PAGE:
Check any list of the ‘best places to visit in Delhi’ and chances are that you will find ‘Red Fort’ on it. Although the map of the national capital is marked with magnificent monuments, some stand out from the rest with their intriguing history and architectural brilliance and Red Fort is among these. Also referred to as Lal Qila, the imposing fortress offers a glimpse into the military might of the Mughal emperors.
History of Red Fort
The construction of Red Fort was commissioned by Shah Jahan, the fifth Mughal emperor of India, after he decided to move his capital from Agra to Shahjahanabad, present-day Delhi. It served as the seat of the Mughal Empire for nearly 200 years before it came to an end during the British reign over India. This is also where the coronation of the last Mughal emperor, Bahadur Shah Zafar’s coronation took place in 1837. Owing to the rich history of the complex, it was inscribed in the list of UNESCO World Heritage Sites In the year 2007. On 15th August every year, when the country celebrates its Independence Day, the Indian Prime Minister hoists a flag at Red Fort and address the nation.
Architecture of Red Fort
Red Fort derives its name from the red sandstone which was extensively used in the construction of the monument. The architecture of Red Fort of Delhi is largely derived from Red Fort or Agra Fort in the city of Agra. However, many consider that several architectural shortcomings of the Agra Fort were overcome in the construction of the complex. It reflects the typical Mughal architecture which, in itself, is a blend of Persian, Hindu and Timurid styles.
The outer walls of the fort rise for staggering 33 metres, making the fort immensely difficult to invade or attach. Diwan-e-Aam or Diwan-i-am is a hall within the complex where the emperor would address the public. The fort also features Diwan-e-Khas where the monarch would have private audiences. The main entry gate is referred to as the ‘Lahore Gate’ owing to its orientation towards the city of Lahore. Some other features of Red Fort are Mumtaz Mahal, Delhi Gate, Nahr-i-Bihisht, Hammam and Moti Masjid. The incredible architecture of Red Fort has inspired the designs of several monuments in Delhi, Agra and Rajasthan constructed after it.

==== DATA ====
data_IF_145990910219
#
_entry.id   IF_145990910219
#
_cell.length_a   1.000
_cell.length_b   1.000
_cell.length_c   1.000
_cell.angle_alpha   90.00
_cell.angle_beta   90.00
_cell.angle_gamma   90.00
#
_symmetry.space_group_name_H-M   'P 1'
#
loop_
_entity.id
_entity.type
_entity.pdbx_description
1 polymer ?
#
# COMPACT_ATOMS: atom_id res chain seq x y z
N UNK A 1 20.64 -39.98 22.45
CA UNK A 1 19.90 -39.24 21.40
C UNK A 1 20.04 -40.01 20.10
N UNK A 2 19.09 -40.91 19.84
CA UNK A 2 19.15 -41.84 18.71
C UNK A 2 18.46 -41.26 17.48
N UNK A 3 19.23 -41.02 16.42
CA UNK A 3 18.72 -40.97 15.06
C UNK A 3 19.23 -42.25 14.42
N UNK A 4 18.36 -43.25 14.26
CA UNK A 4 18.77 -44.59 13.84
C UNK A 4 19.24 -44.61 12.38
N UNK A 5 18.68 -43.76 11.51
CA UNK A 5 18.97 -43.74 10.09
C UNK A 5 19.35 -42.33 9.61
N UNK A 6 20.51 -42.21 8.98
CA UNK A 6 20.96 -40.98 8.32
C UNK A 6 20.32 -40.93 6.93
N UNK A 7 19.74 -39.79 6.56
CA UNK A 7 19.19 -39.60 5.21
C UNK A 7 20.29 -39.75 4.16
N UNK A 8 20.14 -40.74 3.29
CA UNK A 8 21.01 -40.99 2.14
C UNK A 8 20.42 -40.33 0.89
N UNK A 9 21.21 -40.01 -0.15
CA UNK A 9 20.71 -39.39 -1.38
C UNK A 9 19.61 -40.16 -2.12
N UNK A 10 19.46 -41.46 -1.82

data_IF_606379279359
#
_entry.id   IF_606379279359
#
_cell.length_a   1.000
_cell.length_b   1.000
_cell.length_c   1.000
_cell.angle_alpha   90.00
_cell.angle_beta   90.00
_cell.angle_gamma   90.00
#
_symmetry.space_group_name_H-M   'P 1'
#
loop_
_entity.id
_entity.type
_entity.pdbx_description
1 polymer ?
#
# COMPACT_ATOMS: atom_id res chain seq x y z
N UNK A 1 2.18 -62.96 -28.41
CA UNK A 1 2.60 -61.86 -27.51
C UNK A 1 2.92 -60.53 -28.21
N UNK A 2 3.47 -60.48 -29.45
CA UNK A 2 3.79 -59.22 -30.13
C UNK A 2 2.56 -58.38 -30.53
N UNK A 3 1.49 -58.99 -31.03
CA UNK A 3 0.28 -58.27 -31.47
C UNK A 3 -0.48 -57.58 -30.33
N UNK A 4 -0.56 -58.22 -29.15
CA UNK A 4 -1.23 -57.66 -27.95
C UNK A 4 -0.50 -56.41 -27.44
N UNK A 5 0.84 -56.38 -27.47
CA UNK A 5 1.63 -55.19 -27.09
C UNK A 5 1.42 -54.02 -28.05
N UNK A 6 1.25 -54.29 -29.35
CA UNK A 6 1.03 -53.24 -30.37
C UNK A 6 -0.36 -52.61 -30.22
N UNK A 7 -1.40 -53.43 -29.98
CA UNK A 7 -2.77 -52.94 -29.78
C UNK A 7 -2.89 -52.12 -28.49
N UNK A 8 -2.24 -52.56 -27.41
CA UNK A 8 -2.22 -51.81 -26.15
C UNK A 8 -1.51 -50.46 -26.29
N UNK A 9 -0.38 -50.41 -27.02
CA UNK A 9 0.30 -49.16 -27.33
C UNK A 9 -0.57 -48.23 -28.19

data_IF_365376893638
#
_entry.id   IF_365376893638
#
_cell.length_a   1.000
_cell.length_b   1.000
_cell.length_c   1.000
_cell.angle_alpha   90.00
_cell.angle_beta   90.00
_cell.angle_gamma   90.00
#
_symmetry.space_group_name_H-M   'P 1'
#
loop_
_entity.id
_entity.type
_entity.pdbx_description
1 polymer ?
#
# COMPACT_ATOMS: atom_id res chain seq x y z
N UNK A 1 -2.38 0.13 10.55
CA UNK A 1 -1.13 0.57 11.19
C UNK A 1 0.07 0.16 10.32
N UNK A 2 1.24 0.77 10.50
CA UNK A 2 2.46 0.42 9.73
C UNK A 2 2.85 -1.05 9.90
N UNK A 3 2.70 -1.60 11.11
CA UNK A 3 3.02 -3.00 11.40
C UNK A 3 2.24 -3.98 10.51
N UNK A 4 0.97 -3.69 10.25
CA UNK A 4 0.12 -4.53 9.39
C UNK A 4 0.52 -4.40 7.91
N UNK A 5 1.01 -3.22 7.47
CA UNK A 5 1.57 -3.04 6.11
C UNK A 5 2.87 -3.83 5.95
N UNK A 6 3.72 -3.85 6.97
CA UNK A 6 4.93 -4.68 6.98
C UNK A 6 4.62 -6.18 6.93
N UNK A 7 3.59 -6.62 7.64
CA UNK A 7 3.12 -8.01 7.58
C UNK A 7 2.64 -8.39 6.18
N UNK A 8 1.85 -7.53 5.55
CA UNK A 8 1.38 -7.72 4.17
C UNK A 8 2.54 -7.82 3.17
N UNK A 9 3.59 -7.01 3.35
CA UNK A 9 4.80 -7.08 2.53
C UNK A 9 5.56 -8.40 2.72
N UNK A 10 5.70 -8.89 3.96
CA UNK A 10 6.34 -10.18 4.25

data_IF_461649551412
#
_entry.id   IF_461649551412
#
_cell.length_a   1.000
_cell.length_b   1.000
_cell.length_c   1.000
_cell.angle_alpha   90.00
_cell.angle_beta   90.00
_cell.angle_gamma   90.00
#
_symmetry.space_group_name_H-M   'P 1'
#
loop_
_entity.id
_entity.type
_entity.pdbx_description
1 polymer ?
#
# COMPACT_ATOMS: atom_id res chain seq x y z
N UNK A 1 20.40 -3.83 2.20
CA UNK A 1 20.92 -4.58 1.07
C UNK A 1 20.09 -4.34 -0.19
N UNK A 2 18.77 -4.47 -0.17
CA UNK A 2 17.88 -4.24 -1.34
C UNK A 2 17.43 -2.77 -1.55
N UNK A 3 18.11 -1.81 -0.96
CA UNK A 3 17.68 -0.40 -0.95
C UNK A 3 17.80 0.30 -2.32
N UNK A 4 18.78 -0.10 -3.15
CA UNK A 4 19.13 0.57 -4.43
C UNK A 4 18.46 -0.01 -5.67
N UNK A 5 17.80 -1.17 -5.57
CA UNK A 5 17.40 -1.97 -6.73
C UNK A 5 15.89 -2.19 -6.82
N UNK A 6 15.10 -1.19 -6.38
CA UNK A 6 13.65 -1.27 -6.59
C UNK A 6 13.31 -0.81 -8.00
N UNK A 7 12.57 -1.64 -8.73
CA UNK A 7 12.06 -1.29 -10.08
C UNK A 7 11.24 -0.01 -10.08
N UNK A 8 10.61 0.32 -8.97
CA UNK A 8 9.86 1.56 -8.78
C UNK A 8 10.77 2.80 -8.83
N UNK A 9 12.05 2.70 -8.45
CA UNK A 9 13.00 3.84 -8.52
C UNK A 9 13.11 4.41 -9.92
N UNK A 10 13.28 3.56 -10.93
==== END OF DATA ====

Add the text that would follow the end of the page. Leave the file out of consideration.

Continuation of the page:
Red Fort Today
In the 21st century, this 17th-century fortress stands as the remnant of the past which draws a vast number of locals and tourists every day. Nestled in the heart of Chandni Chowk, one of busiest shopping and eating hubs of Delhi, it is a popular hangout spot among Delhiites. Not just domestic, but international tourists also flock to the monument in large numbers to admire its grandeur and learn about its intriguing history. A light and sound show also takes place here in the evening.
Timings: 9.30 am to 4.30 pm (Monday Closed)
Entry fee: ₹90 for India nationals and ₹950 for foreigners
Light & sound show ticket price: ₹80 for adults and ₹30 for children
If you are a Delhiite or have spent a substantial amount of time in the national, then you must have visited Red Fort. But in case you haven’t and are planning a trip to Delhi in future, then you shouldn’t miss this chance to explore the stunning monument. Book flight tickets with HappyEasyGo for free flight cancellation and avoid paying hefty charges in case your travel plans change. Also, do not forget to grab the biggest discount on hotels in Delhi on HappyEasyGo.